Topic: Exciting Bonding
Replies: 1
Views: 272

Re: Exciting Bonding

While this may not exactly answer your question, molecular orbital theory does offer an explanation for how excited electrons function in a molecule. If you look at page 20 in the course reader, excited electrons transition from the highest unoccupied molecular orbital (HOMO) to the lowest unoccupie...
Sun Nov 01, 2015 3:41 pm
Forum: Ionic & Covalent Bonds
Topic: molecular orbital theory
Replies: 1
Views: 293

Re: molecular orbital theory

While this may not answer your question, I think it is important to know that "in molecular orbital theory all valence electrons are delocalized over the whole molecule, not confined to individual bonds" (pg. 131 in textbook). In contrast, ionic bonds have extremely unequal sharing of elec...
Sun Nov 01, 2015 3:30 pm
Forum: Hybridization
Topic: Hybrid orbitals when given a long formula
Replies: 3
Views: 519

Re: Hybrid orbitals when given a long formula

When you are given a "long formula" you first need to write out the Lewis structure. The reason the formula is so long is to guide you in creating this structure. As you read the formula left to right, place atoms in order of how they are given to you, usually with carbon atoms attached to...
Sun Nov 01, 2015 3:22 pm
Forum: Hybridization
Topic: Unhybridized orbitals
Replies: 6
Views: 10328

Re: Unhybridized orbitals

The main function of unhybridized orbitals is usually to form double bonds. Consider each of the following cases: - sp3 hybridization has 4 sp3 hybridized orbitals and 0 unhybridized orbitals. These allow molecules to form 4 sigma bonds. - sp2 hybridization has 3 sp2 hybridized orbitals and 1 unhybr...
Sat Oct 24, 2015 7:17 pm
Forum: Determining Molecular Shape (VSEPR)
Topic: Homework Question 4.1
Replies: 1
Views: 196

Re: Homework Question 4.1

One example of a linear shape having lone pairs is when the geometry is trigonal bipyramidal. Typically, this geometry involves 5 bonding pairs. But, if we have 3 lone pairs and 2 bonding pairs, the shape is linear, because the bonding pairs will be at 180 degrees from each other. Two molecules that...
Sat Oct 24, 2015 7:13 pm
Forum: Determining Molecular Shape (VSEPR)
Topic: Seesaw Bond Angles
Replies: 6
Views: 5107

Re: Seesaw Bond Angles

For the seesaw shape, we have 5 regions of electron density (trigonal bipyramidal), consisting of 4 bonding pairs and 1 lone pair. Normally, when all these regions are bonding, the molecule has 120 degree angles between the three atoms making up the "trigonal" part of the shape and 90 degr...
Sat Oct 24, 2015 7:05 pm
Forum: Determining Molecular Shape (VSEPR)
Topic: HW 4.25(a)
Replies: 2
Views: 285

Re: HW 4.25(a)

While the Lewis structure of CH2Cl2 may seem symmetric, this is because we are looking at a 2-D diagram that places each atom on the x-y axis. In reality, CH2Cl2 is a 3-D molecule with a tetrahedral shape. This means that no matter where the Cl atoms are placed, there will always be 2 Cl atoms next ...
Sat Oct 17, 2015 8:07 pm
Forum: Determining Molecular Shape (VSEPR)
Topic: Boron trifluoride --> Tetrafluoroborate
Replies: 2
Views: 479

Re: Boron trifluoride --> Tetrafluoroborate

Hi! As you pointed out, BF3 forms a compound with an F- ION. This is a key point, because it means that BF4 is an ionic, rather than a covalent compound. Typically, formal charges are only assigned to covalent compounds, because they assist us in determining whether electrons are being shared equall...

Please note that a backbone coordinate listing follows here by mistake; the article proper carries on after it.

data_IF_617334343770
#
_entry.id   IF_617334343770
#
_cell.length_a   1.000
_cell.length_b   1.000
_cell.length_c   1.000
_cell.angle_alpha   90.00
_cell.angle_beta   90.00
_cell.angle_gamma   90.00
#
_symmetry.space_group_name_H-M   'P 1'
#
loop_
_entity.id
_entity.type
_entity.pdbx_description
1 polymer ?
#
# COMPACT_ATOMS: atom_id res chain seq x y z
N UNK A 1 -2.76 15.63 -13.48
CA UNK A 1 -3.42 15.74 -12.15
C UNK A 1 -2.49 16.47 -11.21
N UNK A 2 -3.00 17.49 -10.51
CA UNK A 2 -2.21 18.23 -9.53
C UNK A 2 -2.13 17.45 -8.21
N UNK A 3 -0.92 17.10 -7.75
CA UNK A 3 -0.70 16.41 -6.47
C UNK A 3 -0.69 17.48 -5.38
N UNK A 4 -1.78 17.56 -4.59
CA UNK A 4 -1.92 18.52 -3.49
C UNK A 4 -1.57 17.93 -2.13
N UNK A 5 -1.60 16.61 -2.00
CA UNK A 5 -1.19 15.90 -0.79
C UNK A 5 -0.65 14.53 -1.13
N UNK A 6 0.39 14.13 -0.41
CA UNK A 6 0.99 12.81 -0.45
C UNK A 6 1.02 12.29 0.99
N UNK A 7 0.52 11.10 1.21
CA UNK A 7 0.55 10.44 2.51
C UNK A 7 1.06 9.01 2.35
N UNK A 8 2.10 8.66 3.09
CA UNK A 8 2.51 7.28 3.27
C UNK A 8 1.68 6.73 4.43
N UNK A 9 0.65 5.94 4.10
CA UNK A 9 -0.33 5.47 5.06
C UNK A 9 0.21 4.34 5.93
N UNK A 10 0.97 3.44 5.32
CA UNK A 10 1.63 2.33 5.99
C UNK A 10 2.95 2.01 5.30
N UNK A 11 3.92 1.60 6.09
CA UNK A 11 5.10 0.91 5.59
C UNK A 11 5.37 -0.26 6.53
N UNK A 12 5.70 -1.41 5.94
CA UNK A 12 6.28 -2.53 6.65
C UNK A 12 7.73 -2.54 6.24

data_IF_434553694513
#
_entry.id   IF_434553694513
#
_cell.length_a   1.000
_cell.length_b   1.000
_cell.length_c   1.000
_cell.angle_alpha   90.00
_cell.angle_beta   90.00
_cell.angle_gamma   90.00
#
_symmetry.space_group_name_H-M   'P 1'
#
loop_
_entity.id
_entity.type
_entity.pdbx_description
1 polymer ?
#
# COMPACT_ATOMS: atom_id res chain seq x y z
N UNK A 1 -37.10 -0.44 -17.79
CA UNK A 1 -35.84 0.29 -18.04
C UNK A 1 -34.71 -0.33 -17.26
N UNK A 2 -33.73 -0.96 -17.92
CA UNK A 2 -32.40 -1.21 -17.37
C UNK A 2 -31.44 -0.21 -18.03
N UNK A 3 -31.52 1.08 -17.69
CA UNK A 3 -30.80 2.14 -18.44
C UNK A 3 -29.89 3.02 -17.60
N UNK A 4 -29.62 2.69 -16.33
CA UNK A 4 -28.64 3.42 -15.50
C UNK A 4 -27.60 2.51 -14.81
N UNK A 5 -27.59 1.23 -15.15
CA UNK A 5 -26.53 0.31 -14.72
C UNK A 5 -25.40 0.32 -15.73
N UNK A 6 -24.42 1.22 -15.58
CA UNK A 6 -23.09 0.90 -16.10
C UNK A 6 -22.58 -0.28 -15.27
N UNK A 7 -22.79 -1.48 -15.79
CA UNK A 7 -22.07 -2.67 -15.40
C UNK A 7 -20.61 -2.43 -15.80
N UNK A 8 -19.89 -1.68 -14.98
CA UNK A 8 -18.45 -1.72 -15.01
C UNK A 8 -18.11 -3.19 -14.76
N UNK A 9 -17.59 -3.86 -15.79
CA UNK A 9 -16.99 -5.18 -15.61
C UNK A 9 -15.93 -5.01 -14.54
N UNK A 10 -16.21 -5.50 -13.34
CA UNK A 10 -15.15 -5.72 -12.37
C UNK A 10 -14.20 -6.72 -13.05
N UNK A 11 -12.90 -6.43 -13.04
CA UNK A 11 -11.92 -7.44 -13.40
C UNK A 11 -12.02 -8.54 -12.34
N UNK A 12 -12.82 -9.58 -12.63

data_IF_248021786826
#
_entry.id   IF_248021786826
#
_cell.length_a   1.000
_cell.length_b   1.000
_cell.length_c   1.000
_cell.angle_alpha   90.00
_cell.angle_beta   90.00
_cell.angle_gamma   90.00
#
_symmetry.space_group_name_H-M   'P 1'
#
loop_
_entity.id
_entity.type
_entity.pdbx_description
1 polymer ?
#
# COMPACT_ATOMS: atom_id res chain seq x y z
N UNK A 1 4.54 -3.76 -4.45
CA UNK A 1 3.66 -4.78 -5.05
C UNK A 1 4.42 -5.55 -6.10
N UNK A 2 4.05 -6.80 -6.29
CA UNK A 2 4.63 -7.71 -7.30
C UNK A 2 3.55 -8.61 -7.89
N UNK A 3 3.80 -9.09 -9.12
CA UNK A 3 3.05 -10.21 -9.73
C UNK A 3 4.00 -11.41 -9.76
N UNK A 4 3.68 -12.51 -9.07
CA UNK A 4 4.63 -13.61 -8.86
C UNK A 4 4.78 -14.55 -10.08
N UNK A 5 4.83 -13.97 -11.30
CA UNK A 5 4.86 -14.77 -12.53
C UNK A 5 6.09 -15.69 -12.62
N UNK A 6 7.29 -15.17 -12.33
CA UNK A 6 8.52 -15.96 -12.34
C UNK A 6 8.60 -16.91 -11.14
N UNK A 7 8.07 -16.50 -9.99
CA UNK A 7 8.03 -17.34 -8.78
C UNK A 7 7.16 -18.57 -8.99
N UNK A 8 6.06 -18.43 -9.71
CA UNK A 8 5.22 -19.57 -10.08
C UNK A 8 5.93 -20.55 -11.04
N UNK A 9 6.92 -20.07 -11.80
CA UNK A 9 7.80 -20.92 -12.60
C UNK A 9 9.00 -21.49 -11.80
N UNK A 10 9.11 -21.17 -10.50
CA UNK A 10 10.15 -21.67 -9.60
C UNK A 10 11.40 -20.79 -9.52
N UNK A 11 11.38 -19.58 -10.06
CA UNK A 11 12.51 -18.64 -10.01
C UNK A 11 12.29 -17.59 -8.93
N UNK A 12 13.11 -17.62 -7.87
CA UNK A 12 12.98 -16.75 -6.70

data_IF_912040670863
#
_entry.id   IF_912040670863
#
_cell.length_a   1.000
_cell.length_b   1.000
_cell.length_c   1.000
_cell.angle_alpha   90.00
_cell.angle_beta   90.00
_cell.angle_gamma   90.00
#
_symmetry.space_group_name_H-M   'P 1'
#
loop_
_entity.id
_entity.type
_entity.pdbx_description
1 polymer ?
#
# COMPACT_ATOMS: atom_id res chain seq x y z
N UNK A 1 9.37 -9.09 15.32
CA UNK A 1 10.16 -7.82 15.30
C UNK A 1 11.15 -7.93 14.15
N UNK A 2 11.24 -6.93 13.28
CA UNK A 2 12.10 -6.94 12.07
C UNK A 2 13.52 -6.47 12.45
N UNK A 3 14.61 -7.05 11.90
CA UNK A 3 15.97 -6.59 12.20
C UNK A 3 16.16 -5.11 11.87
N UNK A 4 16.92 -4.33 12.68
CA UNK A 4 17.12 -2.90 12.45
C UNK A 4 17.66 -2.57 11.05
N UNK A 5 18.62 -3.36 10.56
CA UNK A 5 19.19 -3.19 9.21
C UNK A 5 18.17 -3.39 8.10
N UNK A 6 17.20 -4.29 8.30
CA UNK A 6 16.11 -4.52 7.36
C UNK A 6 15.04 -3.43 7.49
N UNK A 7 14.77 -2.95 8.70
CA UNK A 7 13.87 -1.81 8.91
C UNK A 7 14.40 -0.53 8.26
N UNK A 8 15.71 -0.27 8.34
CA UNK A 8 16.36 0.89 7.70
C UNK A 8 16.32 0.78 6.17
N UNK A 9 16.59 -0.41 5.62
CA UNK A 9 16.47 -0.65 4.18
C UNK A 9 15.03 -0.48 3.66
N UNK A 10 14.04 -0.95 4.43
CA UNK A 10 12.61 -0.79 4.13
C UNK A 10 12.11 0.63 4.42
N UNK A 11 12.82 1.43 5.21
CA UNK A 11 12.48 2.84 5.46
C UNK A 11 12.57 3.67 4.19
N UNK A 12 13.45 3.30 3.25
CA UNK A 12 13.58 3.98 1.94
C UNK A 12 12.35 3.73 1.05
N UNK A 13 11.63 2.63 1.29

Sat Oct 17, 2015 8:03 pm
Forum: Determining Molecular Shape (VSEPR)
Topic: Octets
Replies: 1
Views: 287

Re: Octets

Hi! The reason some elements can have more than octet is due to the number of orbitals they have available. Starting with Period 3, elements also have "access" to d orbitals which can be filled with additional electrons. As a member of Period 3, sulfur has an electron configuration at the ...
Thu Oct 08, 2015 7:23 pm
Forum: Trends in The Periodic Table
Topic: Electronegativity and Electronaffinity
Replies: 1
Views: 326

Re: Electronegativity and Electronaffinity

Electronegativity and electron affinity are basically the same concept. Electronegativity is an element's tendency to attract electrons, while electron affinity is the likelihood of an atom to gain an electron. Both properties deal with how much an element "wants" to gain an electron for g...
Thu Oct 08, 2015 6:43 pm
Forum: Wave Functions and s-, p-, d-, f- Orbitals
Topic: Homework 2.29 - Atomic Orbitals and Electrons
Replies: 1
Views: 465

Re: Homework 2.29 - Atomic Orbitals and Electrons

The quantum numbers of an electron basically are its "address" in an atom. The more quantum numbers provided, the more specifically we can locate an electron. This is just like getting the street name of a person's address, instead of just their city or state. It allows a narrower descript...
Thu Oct 08, 2015 6:35 pm
Forum: Wave Functions and s-, p-, d-, f- Orbitals
Replies: 1
Views: 723

As electrons have higher energy levels and orbitals, the distinction between orbitals starts to "blur" a little. If you have seen diagrams of energy levels, the gap between n=1 and n=2 is larger than the one between n=2 and n=3. By the time electrons movie into n=3 and n=4, the energy diff...
Sat Oct 03, 2015 10:29 pm
Forum: Photoelectric Effect
Topic: Instructional Module Question
Replies: 1
Views: 376

Re: Instructional Module Question

Hi! The steps are very similar to the calculations involved in part A. Here is how I would solve it: 1. Find frequency of incoming light based on the given wavelength (v = c/wavelength) 2. Use frequency to find energy of incoming light (E=hv) 3. The energy of the incoming light is going to be the TO...
Sat Oct 03, 2015 10:18 pm
Forum: Empirical & Molecular Formulas
Topic: Name of Formula to Molecular Formula, and Vice Versa
Replies: 3
Views: 547

Re: Name of Formula to Molecular Formula, and Vice Versa

There are actually a specific set of rules to naming different compounds. You can find a summary of these rules in the Fundamentals section of the textbook. Typically, the names vary based on the type of compound - ionic or molecular, organic or inorganic, acid or not. The first step to figuring out...